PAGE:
As Simon Pegg dips his quill into the ink well for Star Trek 3‘s script, there are some other rumors floating around the Internet that possibly hint at what Pegg might be writing about: Bryan Cranston rumored to be the movie’s villain and the addition of three strong female characters to the Star Trek 3 mix. What characters might these new additions play and what could this mean for the franchise? (more…)
J.J. Abrams was on Conan the other night and brought one of the first deleted scenes from Star Trek Into Darkness for our viewing pleasure. They discussed the recent heat Abrams and the movie have been taking for Alice Eve‘s underwear scene with Kirk ( Chris Pine). Apparently some people have their panties in a twist about Eve’s panties in the movie.
Conan goes on to label this, “The shower of Evil.” Take a look, then all you Cumberbitches can spend some time in your bunks.
Damon Lindelof Apologizes for the Gratuitous ‘Star Trek Into Darkness’ Scene of Alice Eve in Her Skivvies
When preparing this article I considered for a moment using the image of Alice Eve from the scene in question, especially because it was soooo prevalent in every aspect of the film’s promotion. But I reconsidered, because one, even if you haven’t seen Star Trek Into Darkness you know exactly what scene we’re talking about, and two, maybe if we focus on Carol as a character and Alice as a person we can all understand why the scene’s inclusion was wrong.
I’ll also preface this with saying I’ve got no qualms with scantily clad women, there’s just a time and place for it. For example, Kirk in bed with two sexy, space kittens. I’m fine with it. J.J. Abram‘s Kirk is a player, a bit of a womanizer, and those women were used in that scene to demonstrate that point. Sure, it’s a tired, overused trope, but I can forgive it. Reducing Carol Marcus, brilliant scientist and weapons specialist, to nothing more than mere eye candy? That’s distasteful, and judging from how often we were bombarded with the image of Eve in her bra and panties, it’s how they wanted us to remember her. Sexy lady, not integral member of the crew.
Thankfully, I’m not the only who thought the scene was out of place and it’s been brought to screenwriter Damon Lindeloff‘s attention. And, gratefully, his response wasn’t defensive or angry, but understanding, and hopefully means he’ll work against something like this happening in the future. Lindelof tweeted (read from bottom top),
And, in a MTV-hosted Q&A, the topic of the gratuitous underwear scene came up again, with Lindeloff responding,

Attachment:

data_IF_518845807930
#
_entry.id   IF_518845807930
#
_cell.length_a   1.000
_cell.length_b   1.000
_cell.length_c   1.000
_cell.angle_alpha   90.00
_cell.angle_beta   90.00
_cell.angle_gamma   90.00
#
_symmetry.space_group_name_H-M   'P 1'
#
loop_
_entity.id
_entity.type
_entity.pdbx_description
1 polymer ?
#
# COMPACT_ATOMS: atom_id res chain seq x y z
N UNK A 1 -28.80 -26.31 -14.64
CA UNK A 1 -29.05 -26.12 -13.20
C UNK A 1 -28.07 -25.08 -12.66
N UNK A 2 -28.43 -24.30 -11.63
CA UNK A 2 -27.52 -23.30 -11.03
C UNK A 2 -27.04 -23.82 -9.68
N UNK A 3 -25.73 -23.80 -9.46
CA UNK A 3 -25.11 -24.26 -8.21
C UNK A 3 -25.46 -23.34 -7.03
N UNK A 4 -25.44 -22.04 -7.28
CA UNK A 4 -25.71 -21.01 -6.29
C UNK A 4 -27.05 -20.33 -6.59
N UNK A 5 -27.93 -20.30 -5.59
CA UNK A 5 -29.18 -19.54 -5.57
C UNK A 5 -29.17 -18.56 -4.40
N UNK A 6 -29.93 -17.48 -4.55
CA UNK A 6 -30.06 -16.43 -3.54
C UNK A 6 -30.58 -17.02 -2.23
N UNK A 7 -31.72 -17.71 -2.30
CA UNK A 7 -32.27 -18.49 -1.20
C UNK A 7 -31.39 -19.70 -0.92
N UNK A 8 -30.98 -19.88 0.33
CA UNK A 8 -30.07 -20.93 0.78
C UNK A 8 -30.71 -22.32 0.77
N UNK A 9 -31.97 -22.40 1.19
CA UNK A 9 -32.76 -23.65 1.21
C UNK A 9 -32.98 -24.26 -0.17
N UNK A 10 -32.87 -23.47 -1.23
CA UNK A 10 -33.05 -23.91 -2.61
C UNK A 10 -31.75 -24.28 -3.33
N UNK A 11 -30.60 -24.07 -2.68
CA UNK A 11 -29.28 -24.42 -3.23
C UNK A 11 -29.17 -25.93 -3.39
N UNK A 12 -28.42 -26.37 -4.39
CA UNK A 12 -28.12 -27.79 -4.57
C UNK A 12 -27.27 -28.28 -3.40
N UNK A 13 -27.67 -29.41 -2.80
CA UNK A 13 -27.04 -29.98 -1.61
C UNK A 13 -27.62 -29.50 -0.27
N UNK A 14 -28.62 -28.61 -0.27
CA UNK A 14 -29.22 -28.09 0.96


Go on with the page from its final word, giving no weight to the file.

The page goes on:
Q: OK, down to the nitty gritty. I feel like I have to start with the biggest mystery/conversation that’s surrounded the film from the get go. Why is Alice Eve in her underwear at one point?
Lindeloff: Why is Alice Eve in her underwear, gratuitously and unnecessarily, without any real effort made as to why in God’s name she would undress in that circumstance? Well there’s a very good answer for that. But I’m not telling you what it is. Because… uh… MYSTERY?
Obviously, there is no good answer, which is why it’s a “mystery”. Maybe the flick’s creators were surprised to hear such outcry over this scene? That wouldn’t be all too surprising since scantily clad women with little to no effect on a film’s plot is the trend. A recent study by the University of Southern California Annenberg School for Communication and Journalism has shown that speaking roles for women in films have reached a five-year low, with men receiving over 70% of the speaking roles. And, as if that weren’t depressing enough, over 30% of female roles are usually depicted with at least some exposed skin or wearing sexually-revealing outfits. It’s a sorry state of affairs, and I’m sad Star Trek has to be included. Especially for a franchise that’s broken countless gender and racial stereotypes over its long history.
And would things have been better had the men of the Enterprise been given equal treatment? For me? Yes. Where was the scene of Kirk, McCoy, and Sulu stripping off their wetsuits? Y’know, Enterprise may not have been very good Star Trek, but I’ll give them credit for showing the whole crew, men and women, in their skivvies while in the decontamination chamber after an away mission.
Apparently there was a shirtless scene for villain Benedict Cumberbatch, but it never made it into the film. Why’s that, Lindeloff?
As for the shirtless scene… we scripted it, but I don’t think it ever got shot. You know why? Because getting actors to take their clothes off is DEMEANING AND HORRIBLE AND…
My point, exactly.
What did you think of Eve’s revealing scene? Were you bothered by it? Did it come off as unnecessary?